What happens when small scale, needs to upscale?

What happens when your small functions band, gets the opportunity to play on a wider, professionally engineered stage?  And what can you do to help everything go smoothly?

That’s the subject of the latest edition of Livesoundblog’s Tips section.

:CLICK HERE: to read the article.

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Getting a good sound, before your sound system

You can have the most expensive, most exciting PA system on the local scene, but if your bands sound before it even gets to the desk is bad, then you’re never going to sound any more than average.

Maybe this process starts at the audition/band development stage – but being in a band with a group of people who are as utterly obsessed with creating a great sound, as you are, definitely helps to drive up the quality of the act over a period of time.

Whether that’s investing in the best equipment that they can afford, or tirelessly tweaking in their own time to get guitar sounds right, or drums tuned, or tweaking the vocal sound – the first hurdle to achieving fantastic live sound in small to medium sized venues, is undoubtedly making it sound right in the rehearsal room.

What sounds great in a bedroom, doesn’t always sound great in the mix – so get it right in the rehearsal room:

One of the Black Market guitarists, has relatively recently invested in an Orange TH30 amplifier, boutique pedals, and a Gibson Les Paul Junior.  This combination has the potential to absolutely blow the doors off of most venues, and sounds incredible.

However, if you’re buying a piece of kit as serious as this, it’s worth remembering that it is unlikely that you will ever get the chance to use it at its full volume potential – so you HAVE to take the time to work out how to make the amp sound driven, without blowing away the entire band.

the immediate sound which came out of this combination was big, fat and very warm – it sounded incredible on its own – but it wasn’t until the lower end was rolled off (both on the amp, and on the EQ for front of house) that we started to get the required definition in the guitar section.

It’s imperative to check how the sound works in the WHOLE mix, BEFORE you get to a gig.

But surely the biggest issue, is the level of the drums?

Ah ha!  you’ve noticed the elephant in the room then!  The drummer – the only instrument which doesn’t have a kill switch!

There are several things you can do here.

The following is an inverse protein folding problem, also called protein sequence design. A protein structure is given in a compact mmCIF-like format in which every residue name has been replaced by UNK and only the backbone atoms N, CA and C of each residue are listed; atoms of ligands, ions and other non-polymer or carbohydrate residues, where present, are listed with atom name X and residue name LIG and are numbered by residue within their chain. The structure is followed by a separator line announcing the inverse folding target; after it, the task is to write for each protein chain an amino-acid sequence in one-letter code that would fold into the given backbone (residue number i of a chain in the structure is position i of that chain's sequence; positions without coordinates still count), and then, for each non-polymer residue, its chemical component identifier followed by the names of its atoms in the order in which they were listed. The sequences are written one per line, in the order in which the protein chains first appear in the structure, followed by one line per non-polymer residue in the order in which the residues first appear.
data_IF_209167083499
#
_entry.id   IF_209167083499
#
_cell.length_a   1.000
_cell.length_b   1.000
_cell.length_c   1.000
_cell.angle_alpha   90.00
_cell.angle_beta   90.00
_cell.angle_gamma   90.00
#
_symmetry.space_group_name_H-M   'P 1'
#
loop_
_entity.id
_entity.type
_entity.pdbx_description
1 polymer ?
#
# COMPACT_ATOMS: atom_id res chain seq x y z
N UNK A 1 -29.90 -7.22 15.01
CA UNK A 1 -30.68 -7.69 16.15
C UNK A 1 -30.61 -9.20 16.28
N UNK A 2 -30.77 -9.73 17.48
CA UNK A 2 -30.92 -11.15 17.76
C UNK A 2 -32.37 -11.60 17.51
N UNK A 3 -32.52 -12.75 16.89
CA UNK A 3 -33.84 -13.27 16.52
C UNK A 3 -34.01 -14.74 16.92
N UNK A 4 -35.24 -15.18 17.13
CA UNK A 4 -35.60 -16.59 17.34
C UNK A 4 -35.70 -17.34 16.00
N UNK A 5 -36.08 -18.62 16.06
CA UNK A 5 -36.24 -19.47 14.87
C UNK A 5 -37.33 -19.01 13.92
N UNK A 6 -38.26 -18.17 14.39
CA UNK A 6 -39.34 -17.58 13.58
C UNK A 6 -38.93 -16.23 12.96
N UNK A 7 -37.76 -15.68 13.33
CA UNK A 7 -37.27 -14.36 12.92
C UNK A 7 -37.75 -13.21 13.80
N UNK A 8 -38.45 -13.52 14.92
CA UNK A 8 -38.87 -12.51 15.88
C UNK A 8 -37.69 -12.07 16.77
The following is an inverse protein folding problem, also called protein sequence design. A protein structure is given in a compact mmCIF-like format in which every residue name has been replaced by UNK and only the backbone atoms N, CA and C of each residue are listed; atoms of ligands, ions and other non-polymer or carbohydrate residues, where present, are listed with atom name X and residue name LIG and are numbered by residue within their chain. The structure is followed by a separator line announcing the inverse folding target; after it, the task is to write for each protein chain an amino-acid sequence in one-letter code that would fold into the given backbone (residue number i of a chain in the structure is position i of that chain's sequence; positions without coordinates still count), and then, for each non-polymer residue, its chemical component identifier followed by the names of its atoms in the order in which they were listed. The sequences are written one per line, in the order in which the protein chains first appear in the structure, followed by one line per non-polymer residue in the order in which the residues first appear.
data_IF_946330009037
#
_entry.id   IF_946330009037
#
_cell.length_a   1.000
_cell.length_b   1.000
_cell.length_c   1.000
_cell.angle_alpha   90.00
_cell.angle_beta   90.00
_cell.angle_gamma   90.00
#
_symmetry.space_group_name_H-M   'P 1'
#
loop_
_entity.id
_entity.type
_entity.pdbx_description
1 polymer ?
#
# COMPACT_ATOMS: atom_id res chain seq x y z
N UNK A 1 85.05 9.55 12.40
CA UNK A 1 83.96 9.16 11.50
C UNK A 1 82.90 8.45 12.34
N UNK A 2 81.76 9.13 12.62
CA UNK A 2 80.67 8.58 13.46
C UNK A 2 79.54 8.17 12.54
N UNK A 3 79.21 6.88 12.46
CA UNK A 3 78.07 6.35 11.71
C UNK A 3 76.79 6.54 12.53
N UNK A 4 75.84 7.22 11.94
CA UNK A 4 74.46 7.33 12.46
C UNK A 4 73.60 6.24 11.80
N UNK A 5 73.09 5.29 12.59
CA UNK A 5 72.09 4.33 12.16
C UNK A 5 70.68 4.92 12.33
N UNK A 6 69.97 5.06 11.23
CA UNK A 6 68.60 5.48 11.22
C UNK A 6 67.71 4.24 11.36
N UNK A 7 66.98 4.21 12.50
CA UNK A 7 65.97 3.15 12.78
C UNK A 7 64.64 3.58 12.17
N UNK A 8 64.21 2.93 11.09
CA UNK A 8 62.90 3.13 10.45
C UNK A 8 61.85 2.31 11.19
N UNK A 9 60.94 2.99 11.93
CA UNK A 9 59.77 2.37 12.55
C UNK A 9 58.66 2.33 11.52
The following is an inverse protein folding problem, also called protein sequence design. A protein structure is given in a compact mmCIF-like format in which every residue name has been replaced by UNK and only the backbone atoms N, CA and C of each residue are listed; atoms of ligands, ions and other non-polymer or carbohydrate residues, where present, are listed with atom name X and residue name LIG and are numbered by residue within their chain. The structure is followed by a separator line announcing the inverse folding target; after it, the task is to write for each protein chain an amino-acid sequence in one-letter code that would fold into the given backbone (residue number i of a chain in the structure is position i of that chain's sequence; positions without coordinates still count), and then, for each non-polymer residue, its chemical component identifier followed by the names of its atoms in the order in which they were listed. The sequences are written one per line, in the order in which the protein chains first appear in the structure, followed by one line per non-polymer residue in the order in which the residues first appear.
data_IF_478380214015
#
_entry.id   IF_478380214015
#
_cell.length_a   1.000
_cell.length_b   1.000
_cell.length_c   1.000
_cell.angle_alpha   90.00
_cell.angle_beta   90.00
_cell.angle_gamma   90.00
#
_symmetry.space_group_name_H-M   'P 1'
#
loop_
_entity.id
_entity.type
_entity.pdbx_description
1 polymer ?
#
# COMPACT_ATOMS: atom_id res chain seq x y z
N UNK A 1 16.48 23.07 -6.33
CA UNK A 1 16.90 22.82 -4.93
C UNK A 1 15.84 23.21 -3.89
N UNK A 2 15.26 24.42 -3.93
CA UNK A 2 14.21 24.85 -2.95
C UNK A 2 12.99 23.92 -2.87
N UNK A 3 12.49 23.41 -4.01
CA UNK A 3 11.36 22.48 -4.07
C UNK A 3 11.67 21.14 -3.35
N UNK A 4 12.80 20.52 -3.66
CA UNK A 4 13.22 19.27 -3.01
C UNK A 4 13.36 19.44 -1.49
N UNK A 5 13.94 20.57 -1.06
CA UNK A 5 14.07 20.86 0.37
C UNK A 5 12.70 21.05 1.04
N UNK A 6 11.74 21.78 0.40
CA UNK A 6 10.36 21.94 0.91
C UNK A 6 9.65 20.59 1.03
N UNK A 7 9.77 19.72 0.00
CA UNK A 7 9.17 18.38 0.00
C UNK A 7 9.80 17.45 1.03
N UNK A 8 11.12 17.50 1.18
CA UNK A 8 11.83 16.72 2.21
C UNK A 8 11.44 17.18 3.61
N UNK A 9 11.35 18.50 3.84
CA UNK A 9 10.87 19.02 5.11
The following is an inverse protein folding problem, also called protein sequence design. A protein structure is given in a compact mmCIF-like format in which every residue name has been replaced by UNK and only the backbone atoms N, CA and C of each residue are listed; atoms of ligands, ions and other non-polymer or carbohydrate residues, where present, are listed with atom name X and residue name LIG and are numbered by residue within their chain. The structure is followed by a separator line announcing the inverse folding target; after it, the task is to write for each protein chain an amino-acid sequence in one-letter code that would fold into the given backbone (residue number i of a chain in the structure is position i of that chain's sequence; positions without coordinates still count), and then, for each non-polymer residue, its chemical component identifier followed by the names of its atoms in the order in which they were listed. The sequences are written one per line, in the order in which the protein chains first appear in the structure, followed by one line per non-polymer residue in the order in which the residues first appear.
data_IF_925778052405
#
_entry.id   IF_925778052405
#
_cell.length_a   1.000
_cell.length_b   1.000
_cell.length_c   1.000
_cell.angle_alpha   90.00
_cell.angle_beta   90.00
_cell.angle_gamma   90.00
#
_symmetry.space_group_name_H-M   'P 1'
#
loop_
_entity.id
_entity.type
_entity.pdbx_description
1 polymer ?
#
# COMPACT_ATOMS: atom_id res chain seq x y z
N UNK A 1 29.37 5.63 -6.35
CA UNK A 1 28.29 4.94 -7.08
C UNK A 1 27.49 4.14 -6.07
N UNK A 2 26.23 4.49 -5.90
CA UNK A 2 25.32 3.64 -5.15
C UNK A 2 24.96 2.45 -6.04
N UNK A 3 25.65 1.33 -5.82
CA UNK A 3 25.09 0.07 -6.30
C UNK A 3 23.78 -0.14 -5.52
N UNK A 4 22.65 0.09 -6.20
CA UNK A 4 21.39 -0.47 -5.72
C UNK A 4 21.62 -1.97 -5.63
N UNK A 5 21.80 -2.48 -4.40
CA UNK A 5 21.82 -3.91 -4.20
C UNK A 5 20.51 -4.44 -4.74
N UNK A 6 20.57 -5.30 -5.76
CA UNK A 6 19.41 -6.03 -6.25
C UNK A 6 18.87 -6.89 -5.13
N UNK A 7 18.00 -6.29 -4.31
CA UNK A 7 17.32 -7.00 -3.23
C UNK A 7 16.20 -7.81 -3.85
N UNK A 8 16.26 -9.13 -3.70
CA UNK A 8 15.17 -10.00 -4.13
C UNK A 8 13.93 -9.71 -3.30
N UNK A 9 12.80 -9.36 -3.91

Lighter sticks: 
If, like us, you have a hugely talented drummer, who exudes energy and is an outstanding player, but who has a tendency to allow that energy to manifest itself as a fairly loud sound at full tilt, then you might want to suggest lighter sticks.  Rhys moved to maple sticks, and it did make some difference.

Isolate one of the guitar sounds
One of our biggest challenges used to be hearing ourselves on stage.  But with a lack of proper monitoring, and a lack of space to put monitors into anyway, we found ourselves in a self perpetuating situation.

Drums play at a level, which guitars and bass then balance to.  Drums realise they can’t hear themselves – so hit the drums harder, so guitarists turn up to balance.  So drummer plays even louder!  And so, it perpetuates into a mushy mess.

We found that the best way of breaking this cycle, was to isolate the sound of at least one of the guitars.  Now guitarists, do NOT like using In-Ear Monitors in my experience – but on this occasion it has become necessary.  Our first gig using a single In Ear Monitor for the guitarist, was a bit of a revelation – cleaner sound as it was all controlled by the Front of House, and the band even played tighter, because everyone could hear themselves!!


Remember – Stage noise is the enemy!

The reality of playing on stage in small, medium and  large scale environments, is that stage noise is the enemy.  In an ideal world, from the perspective of the person mixing the band, none of the instruments on the stage would make any noise that didn’t come out of the Front of House, or the monitoring set up.  Stage noise creates muddy sound out front – a fact that is all too easy to overlook – especially when all a musician really wants, is to be able to hear what they’re.  Making sure your musicians can hear themselves, is one of the key elements of any live band scenario – and I have no problem admitting that this is an area which we’re really still working on as a band.

What have Black Market done?

From an initial starting point of blasting the living daylights out of everything, we’ve moved from micced cabinets, to DI’s (with cab modelling) on James’ guitar, a DI on Bass, and the lead singer using IEM’s.  James also uses IEM’s on occasion.  This has had the effect of “breaking the cycle” of noise growth – and has very much brought up the clarity levels of the band out front.